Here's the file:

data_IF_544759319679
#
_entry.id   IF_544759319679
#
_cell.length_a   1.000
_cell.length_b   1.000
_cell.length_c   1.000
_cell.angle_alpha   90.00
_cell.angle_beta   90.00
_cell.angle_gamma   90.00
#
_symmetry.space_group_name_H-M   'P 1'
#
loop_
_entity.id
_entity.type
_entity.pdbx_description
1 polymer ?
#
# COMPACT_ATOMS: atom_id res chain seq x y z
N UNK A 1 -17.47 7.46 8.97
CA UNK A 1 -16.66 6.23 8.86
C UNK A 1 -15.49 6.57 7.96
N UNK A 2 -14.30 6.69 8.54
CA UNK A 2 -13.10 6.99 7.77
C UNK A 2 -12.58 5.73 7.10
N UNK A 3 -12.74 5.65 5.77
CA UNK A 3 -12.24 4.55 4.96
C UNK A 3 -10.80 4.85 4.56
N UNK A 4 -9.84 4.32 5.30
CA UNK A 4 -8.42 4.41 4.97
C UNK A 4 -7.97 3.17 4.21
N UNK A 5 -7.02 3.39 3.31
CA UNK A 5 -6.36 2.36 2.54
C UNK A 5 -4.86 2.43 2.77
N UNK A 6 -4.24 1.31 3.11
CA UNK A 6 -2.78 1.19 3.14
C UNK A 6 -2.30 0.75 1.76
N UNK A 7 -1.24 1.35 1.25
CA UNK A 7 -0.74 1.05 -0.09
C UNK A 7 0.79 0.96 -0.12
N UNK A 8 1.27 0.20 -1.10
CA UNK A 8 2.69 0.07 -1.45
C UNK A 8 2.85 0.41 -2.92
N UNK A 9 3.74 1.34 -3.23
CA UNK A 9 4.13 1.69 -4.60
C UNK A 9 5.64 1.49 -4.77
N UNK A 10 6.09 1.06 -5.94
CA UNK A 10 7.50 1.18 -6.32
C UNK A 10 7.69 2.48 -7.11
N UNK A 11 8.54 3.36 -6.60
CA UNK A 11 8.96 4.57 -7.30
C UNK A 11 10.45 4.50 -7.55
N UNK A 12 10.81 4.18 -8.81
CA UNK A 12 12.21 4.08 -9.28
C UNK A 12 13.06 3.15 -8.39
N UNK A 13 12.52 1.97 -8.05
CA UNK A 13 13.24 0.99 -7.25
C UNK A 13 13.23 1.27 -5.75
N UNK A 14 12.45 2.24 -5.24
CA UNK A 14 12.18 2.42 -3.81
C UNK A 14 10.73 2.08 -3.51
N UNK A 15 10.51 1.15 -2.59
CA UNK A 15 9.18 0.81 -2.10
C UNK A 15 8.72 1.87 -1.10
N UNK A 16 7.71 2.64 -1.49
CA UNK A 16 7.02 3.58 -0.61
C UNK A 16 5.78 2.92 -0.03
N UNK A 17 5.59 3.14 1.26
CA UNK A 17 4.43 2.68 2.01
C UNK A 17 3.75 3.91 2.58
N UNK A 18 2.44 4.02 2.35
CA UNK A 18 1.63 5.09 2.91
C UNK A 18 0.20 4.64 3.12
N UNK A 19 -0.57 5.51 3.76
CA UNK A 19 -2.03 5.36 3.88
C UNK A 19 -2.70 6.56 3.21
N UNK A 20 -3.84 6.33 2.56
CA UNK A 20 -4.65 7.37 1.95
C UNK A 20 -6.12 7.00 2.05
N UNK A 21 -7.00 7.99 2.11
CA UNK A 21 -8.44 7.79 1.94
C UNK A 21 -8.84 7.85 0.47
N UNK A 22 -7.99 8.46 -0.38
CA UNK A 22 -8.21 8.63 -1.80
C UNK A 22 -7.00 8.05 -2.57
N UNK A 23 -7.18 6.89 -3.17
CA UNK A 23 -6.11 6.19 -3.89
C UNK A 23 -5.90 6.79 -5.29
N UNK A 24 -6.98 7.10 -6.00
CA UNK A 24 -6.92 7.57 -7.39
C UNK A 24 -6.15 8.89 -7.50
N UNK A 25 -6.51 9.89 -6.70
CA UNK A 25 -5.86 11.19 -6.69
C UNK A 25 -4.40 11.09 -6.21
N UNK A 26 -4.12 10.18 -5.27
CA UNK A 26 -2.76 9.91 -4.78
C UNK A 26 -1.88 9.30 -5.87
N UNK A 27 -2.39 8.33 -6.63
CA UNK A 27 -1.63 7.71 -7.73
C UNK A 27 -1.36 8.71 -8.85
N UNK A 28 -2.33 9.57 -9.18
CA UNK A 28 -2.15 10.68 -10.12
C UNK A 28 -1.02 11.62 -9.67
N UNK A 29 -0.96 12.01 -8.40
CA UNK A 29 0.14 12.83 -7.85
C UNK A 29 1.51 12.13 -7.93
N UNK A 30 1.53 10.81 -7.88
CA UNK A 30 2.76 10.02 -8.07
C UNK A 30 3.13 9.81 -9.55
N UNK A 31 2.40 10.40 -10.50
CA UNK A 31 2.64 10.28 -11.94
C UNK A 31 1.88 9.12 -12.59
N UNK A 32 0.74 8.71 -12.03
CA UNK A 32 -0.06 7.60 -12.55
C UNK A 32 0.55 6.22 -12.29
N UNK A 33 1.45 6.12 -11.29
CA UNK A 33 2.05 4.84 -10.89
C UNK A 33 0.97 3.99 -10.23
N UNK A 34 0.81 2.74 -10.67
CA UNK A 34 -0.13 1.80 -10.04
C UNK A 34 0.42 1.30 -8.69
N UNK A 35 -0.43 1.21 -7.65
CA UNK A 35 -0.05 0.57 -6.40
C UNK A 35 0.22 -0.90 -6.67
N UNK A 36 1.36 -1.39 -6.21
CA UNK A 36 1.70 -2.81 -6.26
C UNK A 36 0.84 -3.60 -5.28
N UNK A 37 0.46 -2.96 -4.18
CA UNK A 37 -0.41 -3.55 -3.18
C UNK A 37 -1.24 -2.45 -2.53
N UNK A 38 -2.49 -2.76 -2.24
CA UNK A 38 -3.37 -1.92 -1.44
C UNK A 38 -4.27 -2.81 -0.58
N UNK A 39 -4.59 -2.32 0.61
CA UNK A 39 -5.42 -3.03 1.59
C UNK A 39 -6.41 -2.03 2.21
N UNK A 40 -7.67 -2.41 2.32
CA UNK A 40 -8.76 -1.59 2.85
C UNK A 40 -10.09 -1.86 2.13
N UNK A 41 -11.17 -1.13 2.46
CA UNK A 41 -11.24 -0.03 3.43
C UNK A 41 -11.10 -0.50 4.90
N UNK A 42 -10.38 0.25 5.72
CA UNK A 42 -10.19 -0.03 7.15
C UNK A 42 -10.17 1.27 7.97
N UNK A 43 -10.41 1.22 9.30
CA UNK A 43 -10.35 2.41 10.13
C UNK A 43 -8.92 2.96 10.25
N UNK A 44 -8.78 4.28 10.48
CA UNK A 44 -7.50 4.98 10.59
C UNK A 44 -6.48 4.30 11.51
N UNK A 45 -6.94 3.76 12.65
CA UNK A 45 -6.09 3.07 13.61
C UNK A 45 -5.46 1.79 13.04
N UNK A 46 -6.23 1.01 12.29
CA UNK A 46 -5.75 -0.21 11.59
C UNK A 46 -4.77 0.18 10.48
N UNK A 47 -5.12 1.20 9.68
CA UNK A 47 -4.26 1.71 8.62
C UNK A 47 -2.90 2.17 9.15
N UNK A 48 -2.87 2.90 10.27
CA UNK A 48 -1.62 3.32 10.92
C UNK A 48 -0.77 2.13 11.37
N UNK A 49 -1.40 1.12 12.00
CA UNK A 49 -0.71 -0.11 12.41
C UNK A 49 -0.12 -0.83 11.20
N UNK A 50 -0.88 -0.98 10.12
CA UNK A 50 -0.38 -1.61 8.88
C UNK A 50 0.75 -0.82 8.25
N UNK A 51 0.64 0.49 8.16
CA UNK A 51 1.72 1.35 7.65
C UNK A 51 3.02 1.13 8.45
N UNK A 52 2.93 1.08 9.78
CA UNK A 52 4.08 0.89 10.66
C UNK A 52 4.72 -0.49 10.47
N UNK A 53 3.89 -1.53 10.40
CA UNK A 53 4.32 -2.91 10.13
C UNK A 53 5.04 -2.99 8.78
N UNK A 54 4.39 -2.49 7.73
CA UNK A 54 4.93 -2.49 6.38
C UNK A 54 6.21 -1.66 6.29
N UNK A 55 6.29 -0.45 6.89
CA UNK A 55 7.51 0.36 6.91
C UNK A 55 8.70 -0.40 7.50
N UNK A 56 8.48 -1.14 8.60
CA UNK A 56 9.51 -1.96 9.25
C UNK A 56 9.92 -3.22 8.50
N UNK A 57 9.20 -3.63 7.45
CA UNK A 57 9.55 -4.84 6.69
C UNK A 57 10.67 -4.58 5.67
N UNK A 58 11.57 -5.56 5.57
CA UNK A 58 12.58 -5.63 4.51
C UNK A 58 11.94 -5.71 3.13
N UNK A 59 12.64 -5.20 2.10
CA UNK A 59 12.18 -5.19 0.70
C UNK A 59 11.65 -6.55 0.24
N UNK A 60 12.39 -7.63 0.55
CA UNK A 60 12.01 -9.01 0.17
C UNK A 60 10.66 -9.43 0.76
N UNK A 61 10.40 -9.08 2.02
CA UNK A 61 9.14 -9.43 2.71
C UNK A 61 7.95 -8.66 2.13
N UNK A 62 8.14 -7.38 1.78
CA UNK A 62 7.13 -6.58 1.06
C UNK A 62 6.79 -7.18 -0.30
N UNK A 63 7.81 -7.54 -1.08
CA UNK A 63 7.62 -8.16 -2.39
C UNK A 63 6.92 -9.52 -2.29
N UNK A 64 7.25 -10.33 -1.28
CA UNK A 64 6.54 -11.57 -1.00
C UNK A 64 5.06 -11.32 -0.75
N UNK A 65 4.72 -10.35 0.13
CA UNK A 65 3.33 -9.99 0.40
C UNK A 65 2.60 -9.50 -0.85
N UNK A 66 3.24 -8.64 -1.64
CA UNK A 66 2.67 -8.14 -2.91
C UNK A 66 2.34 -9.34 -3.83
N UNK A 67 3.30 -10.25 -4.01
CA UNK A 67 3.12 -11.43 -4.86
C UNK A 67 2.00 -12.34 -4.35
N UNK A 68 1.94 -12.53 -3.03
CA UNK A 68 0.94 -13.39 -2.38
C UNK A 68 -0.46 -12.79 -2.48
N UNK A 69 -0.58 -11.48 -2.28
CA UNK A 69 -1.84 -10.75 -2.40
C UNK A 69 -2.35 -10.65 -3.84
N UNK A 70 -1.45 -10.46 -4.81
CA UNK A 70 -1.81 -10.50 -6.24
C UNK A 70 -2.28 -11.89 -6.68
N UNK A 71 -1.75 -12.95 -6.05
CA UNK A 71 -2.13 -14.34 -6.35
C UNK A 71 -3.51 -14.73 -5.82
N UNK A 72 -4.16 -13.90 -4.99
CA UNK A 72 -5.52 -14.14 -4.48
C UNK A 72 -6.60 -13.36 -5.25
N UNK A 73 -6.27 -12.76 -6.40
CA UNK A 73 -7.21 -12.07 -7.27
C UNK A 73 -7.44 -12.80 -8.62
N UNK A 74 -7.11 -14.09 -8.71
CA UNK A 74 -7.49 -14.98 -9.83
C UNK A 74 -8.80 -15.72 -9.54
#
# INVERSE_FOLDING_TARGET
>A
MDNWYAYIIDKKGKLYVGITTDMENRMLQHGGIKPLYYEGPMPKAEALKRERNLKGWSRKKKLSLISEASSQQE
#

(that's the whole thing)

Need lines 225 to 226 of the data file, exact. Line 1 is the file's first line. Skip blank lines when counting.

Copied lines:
N UNK A 69 -0.58 -11.48 -2.28
CA UNK A 69 -1.84 -10.75 -2.40